The serum concentration of Mg rose to a level significantly higher than baseline 1.5 h after administration of the Mg rice complex (Figure 1). It remained elevated until 12 h except for a decrease at 4 h. This resulted in two apparent peaks in the serum concentration of Mg: a first peak at 2 h at a concentration of 0.99 ± 0.02 mmol/L and a second peak observed at 12 h with a higher concentration (Cmax = 1.03 ± 0.02 mmol/L; Figure 1). Magnesium concentration then decreased progressively from 12 h until returning to basal value at 24 h.This bimodal profile was also observed with Mg bisglycinate with the first peak at 3 hours (0.97 ± 0.02 mmol/L) and a second higher one at 12 h (Cmax = 0.99 ± 0.03 mmol/L). Contrary to the results observed with Mg rice complex and Mg bisglycinate, the pharmacokinetics of serum Mg concentration following Mg glycerophosphate administration was monophasic, increasing progressively until reaching Cmax at 12 h (1.02 ± 0.01 mmol/L) and returning to basal value
at 24 h. At 2 h, the Mg rice complex concentration was significantly higher than that observed for Mg glycerophosphate and vehicle (p<0.05). At 12 h, Cmax obtained for Mg rice complex and Mg glycerophosphate were significantly higher than the serum Mg concentrations measured in the vehicle group (p<0.05).

Mg rice complex did not differ significantly from the remaining forms and vehicle in terms of Mg serum dynamics (Group*Time: F=1.316, p=0.250).

The 24-h AUCs for total serum Mg following Mg rice complex (23.6 ± 0.46 mmol/L/h) and Mg bisglycinate (22.9 ± 0.45 mmol/L/h) administration were significantly greater than after the administration of vehicle (21.6 ± 0.46 mmol/L/h, p=0.005 and p=0.044, respectively); the difference in AUCs for Mg glycerophosphate (23.26 ± 0.27 mmol/L/h) and vehicle (21.6 ± 0.46 mmol/L/h) was at a threshold of statisticalsignificance (p=0.059). The AUC for Mg rice complex was not significantly greater than the AUC for Mg bisglycinate or Mg glycerophosphate (p=0.298 and p=0.234, respectively; Figure 1).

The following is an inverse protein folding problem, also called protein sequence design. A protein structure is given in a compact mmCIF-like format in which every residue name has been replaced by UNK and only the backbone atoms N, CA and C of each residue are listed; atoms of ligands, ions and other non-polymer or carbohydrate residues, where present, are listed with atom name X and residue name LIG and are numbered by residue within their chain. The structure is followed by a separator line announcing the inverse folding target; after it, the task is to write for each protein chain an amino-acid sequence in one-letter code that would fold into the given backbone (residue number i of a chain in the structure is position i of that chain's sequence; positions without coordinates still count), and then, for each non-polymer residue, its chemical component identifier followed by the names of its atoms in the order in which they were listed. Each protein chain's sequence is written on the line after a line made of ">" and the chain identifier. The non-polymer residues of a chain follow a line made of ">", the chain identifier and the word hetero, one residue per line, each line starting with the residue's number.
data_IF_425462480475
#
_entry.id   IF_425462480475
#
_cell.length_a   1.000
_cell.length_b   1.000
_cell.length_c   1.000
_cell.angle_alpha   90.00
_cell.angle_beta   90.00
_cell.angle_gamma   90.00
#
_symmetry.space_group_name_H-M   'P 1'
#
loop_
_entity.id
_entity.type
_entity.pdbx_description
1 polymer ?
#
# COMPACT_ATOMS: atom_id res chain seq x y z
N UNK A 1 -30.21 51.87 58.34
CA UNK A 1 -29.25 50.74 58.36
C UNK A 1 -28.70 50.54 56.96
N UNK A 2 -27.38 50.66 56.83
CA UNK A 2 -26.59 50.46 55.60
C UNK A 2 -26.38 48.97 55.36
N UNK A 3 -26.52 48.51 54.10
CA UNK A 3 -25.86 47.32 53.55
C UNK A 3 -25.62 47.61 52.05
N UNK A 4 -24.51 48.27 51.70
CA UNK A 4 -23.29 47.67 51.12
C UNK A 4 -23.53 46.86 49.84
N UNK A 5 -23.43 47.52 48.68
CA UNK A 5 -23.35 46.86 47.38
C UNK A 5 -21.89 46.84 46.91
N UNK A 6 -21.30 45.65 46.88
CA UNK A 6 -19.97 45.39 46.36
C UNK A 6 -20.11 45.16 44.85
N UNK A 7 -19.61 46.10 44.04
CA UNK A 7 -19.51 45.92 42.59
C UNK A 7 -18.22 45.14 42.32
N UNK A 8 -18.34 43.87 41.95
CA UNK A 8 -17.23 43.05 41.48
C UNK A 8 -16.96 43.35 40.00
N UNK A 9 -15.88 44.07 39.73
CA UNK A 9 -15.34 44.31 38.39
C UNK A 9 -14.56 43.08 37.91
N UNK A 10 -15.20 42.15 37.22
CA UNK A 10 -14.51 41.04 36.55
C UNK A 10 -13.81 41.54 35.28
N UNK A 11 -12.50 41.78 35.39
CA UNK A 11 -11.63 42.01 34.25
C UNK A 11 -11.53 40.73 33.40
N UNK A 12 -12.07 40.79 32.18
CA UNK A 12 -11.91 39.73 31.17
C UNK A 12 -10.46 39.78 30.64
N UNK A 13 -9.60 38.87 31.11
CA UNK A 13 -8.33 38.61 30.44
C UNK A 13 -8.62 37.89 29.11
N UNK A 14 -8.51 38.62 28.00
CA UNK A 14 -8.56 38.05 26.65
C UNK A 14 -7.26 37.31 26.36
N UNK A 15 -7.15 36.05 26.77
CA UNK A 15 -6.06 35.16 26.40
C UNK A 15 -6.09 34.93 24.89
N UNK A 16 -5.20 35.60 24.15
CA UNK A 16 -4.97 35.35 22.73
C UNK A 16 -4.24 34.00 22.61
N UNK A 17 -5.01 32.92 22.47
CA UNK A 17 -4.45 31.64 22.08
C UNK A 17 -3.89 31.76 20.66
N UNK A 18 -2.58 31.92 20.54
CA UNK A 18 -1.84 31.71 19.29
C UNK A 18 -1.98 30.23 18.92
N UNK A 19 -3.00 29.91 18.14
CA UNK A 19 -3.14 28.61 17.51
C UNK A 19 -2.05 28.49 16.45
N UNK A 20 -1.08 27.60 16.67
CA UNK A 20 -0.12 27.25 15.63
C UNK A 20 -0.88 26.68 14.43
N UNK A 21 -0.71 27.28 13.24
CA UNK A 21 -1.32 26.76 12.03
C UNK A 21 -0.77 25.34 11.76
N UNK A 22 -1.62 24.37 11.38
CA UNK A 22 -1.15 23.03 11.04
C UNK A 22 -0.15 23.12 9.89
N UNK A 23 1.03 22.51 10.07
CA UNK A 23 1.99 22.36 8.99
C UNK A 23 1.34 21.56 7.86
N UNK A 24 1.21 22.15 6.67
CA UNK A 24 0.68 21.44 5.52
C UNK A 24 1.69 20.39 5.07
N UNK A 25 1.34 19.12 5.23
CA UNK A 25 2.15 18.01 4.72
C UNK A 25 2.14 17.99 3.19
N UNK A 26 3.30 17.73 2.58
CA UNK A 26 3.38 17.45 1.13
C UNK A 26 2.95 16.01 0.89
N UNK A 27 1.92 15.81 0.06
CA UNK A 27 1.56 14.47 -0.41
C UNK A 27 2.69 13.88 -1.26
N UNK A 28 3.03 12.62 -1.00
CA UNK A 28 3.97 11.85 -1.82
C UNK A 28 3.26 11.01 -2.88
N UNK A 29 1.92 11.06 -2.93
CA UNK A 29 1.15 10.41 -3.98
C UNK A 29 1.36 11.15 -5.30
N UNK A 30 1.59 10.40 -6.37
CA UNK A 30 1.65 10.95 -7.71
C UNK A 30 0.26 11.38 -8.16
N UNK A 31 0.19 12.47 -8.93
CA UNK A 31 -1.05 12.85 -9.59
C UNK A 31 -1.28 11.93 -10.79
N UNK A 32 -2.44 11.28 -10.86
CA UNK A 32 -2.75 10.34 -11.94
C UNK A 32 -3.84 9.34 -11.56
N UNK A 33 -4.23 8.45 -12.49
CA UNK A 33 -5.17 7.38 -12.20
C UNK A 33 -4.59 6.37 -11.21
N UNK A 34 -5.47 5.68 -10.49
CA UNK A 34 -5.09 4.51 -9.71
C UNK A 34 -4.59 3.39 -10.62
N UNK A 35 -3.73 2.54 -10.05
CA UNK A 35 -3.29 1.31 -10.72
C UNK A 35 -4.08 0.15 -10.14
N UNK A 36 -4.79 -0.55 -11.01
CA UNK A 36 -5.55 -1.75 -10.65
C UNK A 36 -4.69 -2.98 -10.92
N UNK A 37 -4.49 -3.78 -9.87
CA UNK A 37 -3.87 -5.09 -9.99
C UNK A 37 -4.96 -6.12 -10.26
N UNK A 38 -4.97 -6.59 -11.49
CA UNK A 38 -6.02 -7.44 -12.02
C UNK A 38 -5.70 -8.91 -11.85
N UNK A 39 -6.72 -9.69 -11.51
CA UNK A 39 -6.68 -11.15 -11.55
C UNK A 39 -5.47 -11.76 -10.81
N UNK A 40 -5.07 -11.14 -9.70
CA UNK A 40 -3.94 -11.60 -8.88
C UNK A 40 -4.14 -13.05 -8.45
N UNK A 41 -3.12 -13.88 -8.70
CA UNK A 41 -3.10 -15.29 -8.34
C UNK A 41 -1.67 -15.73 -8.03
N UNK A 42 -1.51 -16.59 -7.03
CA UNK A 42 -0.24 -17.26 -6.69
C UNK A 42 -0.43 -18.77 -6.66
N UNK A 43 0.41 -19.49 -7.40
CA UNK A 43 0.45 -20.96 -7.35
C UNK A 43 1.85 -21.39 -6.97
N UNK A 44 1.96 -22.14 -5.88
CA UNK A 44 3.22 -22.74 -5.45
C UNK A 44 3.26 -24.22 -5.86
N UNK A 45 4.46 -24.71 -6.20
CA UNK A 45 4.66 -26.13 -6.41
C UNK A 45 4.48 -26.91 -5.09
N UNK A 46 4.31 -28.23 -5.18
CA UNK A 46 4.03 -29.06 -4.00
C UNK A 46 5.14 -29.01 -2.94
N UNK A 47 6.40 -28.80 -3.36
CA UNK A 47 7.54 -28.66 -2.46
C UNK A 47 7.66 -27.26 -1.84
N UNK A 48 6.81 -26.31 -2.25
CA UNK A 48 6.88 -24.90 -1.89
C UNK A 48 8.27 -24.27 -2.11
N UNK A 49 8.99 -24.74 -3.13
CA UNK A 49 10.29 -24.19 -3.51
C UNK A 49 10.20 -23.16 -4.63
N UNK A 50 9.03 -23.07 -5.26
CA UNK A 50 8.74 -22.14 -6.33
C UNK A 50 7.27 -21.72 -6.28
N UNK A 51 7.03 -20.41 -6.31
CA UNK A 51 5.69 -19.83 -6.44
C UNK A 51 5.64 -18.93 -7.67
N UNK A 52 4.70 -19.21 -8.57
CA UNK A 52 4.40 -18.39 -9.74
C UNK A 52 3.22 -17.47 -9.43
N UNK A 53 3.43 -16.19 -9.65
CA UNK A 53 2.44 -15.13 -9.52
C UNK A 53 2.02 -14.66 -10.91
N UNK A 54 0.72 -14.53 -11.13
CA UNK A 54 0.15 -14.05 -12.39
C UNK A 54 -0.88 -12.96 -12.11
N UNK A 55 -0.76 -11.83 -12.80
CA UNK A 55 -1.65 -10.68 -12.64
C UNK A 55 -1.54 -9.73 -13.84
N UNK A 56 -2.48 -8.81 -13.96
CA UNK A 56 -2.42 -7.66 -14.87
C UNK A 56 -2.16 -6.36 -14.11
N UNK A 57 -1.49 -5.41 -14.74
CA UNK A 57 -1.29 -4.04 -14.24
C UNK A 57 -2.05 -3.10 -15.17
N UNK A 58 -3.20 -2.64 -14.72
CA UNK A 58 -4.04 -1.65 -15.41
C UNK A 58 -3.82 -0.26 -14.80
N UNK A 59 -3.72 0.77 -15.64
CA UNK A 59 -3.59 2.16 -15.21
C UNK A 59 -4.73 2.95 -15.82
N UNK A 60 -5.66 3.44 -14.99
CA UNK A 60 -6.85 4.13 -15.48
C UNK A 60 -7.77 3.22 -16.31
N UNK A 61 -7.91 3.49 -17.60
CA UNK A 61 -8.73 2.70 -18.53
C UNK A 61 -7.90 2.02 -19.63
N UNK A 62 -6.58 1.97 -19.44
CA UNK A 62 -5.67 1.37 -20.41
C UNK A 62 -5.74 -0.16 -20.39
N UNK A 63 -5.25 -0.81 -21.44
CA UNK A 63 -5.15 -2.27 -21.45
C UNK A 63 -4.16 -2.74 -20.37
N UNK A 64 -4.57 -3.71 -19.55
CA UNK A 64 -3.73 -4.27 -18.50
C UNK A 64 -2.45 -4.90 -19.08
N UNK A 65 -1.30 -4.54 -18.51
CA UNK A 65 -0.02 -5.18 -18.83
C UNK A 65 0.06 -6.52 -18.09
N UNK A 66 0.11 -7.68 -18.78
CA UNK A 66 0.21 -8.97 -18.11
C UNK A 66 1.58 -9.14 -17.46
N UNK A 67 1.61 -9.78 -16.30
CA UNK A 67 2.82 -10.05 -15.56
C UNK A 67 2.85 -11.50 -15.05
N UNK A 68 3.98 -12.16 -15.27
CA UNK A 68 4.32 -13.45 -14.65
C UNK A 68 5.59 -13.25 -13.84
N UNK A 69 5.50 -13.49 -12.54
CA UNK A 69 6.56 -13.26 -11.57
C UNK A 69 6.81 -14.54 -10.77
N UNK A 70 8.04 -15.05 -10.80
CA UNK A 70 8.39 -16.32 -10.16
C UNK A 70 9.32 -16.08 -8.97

Magnesium concentration in urine and feces

The different forms had different Mg urinary elimination rates (Group*Time: F=4.248, p=0.002; Table 1). The Mg urinary elimination rate for the Mg rice complex was significantly lower than Mg bisglycinate, especially between 4 h and 8 h after administration. Post-hoc analysis showed that cumulated amount of Mg in urine after a single administration of Mg rice complex was lower than after administrating Mg bisglycinate (p=0.005), but did not differ significantly compared to Mg glycerophosphate and vehicle (p=0.511 and p=0.794, respectively). The cumulated amount of Mg in urine after Mg bisglycinate administration was also significantly higher than for Mg glycerophosphate and vehicle (p=0.001 and p=0.003, respectively; Table 1).

The type of form affected the Mg fecal elimination rate (Group*Time: F=4.265, p=0.022). However, post-hoc analysis showed that the only statistically significant difference pertained to cumulated amount of Mg in feces after administration of the vehicle, being significantly lower than after the administration of Mg rice complex (p=0.001), Mg bisglycinate (p=0.001) and Mg glycerophosphate (p=0.005). Mg rice complex did not differ significantly from Mg bisglycinate (p=0.895) and Mg glycerophosphate (p=0.378) in terms of the cumulative fecal concentration of Mg (Table 1).

Discussion

The findings of this pilot study suggest that the pharmacokinetic profile of the Mg rice complex may differ from that of Mg bisglycinate and Mg glycerophosphate.